Even in some of the questionable years, the Cincinnati Bengals’ defense has carried the team to the postseason. Whether it was in 2009, 2011 or 2012, the Bengals’ defense was the catalyst to a playoff berth.
However, when it comes to analyzing the shortcomings of the team over the past two playoff-less seasons, blame can be pointed in a number of areas. The team’s No. 30 ranking against the run is something that hindered the club, while they also struggled to get off of the field on third down.
In an offseason where the team has made both significant changes and stuck with the status quo, it’s hard to say exactly where the Bengals’ defense resides. Given the overhaul at so many positions, are they actually better than they’ve been in years past?
Adam Jones: Pacman might be a guy the team looks to during training camp, but it appears as if the team has moved on. It’s a wise strategy on a number of fronts—mostly because of age and the amount of investments the team has in the position.
For now, the Bengals are rolling with what they have and it might be an upgrade. William Jackson III has been receiving massive amounts of love this offseason, so he has a large-sized pair of shoes to fill.
Pat Sims: There are a bunch of Bengals fans who have let Sims’ contributions gone unappreciated, but, nevertheless, he isn’t a staple this year. He’s been a great rotational guy, but the club seems to have found ample replacements.
Andrew Billings is the guy who appears to have grabbed the torch from Sims, but he has to make some big leaps in 2018. Regardless, the Bengals will be looking for someone to pair up with Geno Atkins as a big space-eater—particularly against the run.
Chris Smith: Hue Jackson decided to poach his former employers for a player who had a great season in a contract year. After an insane preseason, Smith finished with three sacks as a rotational player.
Cincinnati pursued him in free agency, but they decided that a cheaper and younger option was the way to go. Regardless, the Bengal will see Smith twice in 2018.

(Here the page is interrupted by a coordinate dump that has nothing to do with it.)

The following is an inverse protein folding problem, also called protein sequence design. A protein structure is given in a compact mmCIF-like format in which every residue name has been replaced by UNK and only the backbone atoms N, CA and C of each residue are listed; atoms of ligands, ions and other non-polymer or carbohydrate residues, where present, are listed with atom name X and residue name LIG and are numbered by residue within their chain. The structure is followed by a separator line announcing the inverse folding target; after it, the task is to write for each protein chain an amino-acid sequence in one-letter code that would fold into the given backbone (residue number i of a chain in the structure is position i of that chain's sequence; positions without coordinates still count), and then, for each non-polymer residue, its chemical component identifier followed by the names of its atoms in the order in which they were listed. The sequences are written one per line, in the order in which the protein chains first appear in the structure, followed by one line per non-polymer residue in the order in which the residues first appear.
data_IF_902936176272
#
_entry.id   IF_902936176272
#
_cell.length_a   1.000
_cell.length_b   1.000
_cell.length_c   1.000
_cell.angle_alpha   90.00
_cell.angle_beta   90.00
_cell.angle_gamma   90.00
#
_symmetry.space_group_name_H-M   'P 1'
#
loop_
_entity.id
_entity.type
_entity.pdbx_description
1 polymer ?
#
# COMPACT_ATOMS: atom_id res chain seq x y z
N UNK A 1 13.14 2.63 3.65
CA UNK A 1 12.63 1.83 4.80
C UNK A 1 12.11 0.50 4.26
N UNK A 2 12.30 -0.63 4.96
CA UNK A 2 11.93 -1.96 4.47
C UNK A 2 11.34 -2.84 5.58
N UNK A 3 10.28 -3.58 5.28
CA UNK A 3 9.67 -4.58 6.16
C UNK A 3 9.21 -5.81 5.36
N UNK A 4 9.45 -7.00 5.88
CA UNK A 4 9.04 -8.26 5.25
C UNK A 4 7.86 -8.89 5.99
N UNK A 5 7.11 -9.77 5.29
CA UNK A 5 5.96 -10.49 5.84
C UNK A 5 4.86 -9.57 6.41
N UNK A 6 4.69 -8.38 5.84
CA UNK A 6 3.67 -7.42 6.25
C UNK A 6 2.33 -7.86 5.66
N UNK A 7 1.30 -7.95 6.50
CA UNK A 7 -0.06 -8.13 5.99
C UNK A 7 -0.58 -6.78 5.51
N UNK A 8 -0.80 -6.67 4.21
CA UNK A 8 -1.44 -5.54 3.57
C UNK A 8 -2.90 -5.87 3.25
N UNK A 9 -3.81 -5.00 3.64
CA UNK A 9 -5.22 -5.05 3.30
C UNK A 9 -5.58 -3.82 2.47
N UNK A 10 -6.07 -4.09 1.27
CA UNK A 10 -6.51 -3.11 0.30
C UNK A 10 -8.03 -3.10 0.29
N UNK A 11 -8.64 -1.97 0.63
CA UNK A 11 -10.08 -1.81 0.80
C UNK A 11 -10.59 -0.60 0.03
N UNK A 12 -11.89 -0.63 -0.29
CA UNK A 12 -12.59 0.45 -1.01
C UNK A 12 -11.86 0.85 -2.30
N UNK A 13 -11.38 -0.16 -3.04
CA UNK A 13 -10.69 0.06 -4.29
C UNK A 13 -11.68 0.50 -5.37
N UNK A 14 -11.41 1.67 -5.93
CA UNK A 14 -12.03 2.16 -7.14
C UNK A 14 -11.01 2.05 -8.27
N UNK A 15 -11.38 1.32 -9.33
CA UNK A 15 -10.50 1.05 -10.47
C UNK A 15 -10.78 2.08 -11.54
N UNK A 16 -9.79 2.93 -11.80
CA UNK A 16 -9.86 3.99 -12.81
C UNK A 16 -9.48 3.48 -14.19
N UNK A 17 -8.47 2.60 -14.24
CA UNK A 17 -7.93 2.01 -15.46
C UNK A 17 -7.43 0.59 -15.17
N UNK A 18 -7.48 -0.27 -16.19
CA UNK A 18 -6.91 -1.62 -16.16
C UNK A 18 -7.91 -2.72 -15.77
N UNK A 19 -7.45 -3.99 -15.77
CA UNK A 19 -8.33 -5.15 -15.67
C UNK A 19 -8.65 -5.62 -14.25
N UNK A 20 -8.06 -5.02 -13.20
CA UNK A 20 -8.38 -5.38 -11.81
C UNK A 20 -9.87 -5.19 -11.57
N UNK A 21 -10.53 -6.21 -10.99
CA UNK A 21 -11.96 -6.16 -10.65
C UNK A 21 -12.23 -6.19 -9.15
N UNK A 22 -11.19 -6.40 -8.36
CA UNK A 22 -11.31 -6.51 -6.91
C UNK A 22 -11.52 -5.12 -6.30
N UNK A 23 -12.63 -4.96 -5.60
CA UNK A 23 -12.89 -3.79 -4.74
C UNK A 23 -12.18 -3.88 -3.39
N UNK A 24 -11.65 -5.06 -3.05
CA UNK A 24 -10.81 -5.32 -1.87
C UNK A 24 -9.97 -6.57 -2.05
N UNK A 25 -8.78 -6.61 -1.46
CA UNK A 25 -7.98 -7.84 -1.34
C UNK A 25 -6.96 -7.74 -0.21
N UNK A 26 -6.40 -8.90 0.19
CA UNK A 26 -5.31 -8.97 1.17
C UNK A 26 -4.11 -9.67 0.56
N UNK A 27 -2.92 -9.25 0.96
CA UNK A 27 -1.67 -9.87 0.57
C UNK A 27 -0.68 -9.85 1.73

Kevin Minter: Marvin Lewis and his relationship with linebackers paves an odd tale. Of course, Ray Lewis is the shining beacon in his resume, but somehow he has yet to find the same magic in the Queen City.
Though the Bengals have often sought the enforcer in the middle of their defense, their packages say otherwise. After a one-year experiment, the Bengals allowed Minter to walk.
Preston Brown: After a disappointing campaign from Minter, the Bengals decided to replace him with the 2017 tackle leader. Brown isn’t known for his game-breaking plays, but he should be a great supplemental piece.
Part of the issues with the Bengals’ defense against the run was in their inability to tackle. Even though Brown won’t flip games with massive turnovers, the team should disallow big plays with Brown’s tackling ability.
Malik Jefferson: The team spent a third round pick on another athletic linebacker and we’ll see if it pays off. Going back to 2015, P.J. Dawson and others have tried to be game-changers, but none have paid off.
Jefferson has some work to do, in terms of acclimating to the NFL game, but he has immense upside. He’s big, rangy and could be a great linebacker in years to come.
Jessie Bates III: The Bengals and new defensive coordinator Teryl Austin want turnovers. Few college defensive players have forced more turnovers in their college career than Bates.
He’s probably going to be a rotational guy, but Bates will get snaps in 2018. And, if his Wake Forest career has anything to say about it, he should continue to make those game-changing plays.
Davontae Harris: It’s hard to point to a fifth round selection as a guy who can turn a defense around, but Harris fits the mold of an “Austin guy”. He’s grinding for a spot, but could find a nice niche in the defense.
Darius Phillips: Austin wants turnovers and big plays, and few collegians have sparked as many big plays as Phillips. He will also be working hard for a roster spot, but if he shines this spring, the Bengals’ defense could add a nice spark.
Chris Baker: Though the Bengals aren’t very active in free agency, they showed a proactive nature before the early-March frenzy. Though he isn’t known as a run-stopper like Sims et al, he does have a background in disrupting the passer.
Sam Hubbard: Smith bailing to Cleveland was kind of a big deal this offseason. Even though he wasn’t a starter, Cincinnati has always coveted a rotational pass-rusher.
Whether it was Frostee Rucker, Jonathan Fanene, Wallace Gilberry, or Smith, those niche rushers are valuable. While some believe Hubbard has future starter ability, in 2018 he’ll be used in Smith’s old role.
Is the Bengals’ 2018 defense improved from last year?
This poll is closed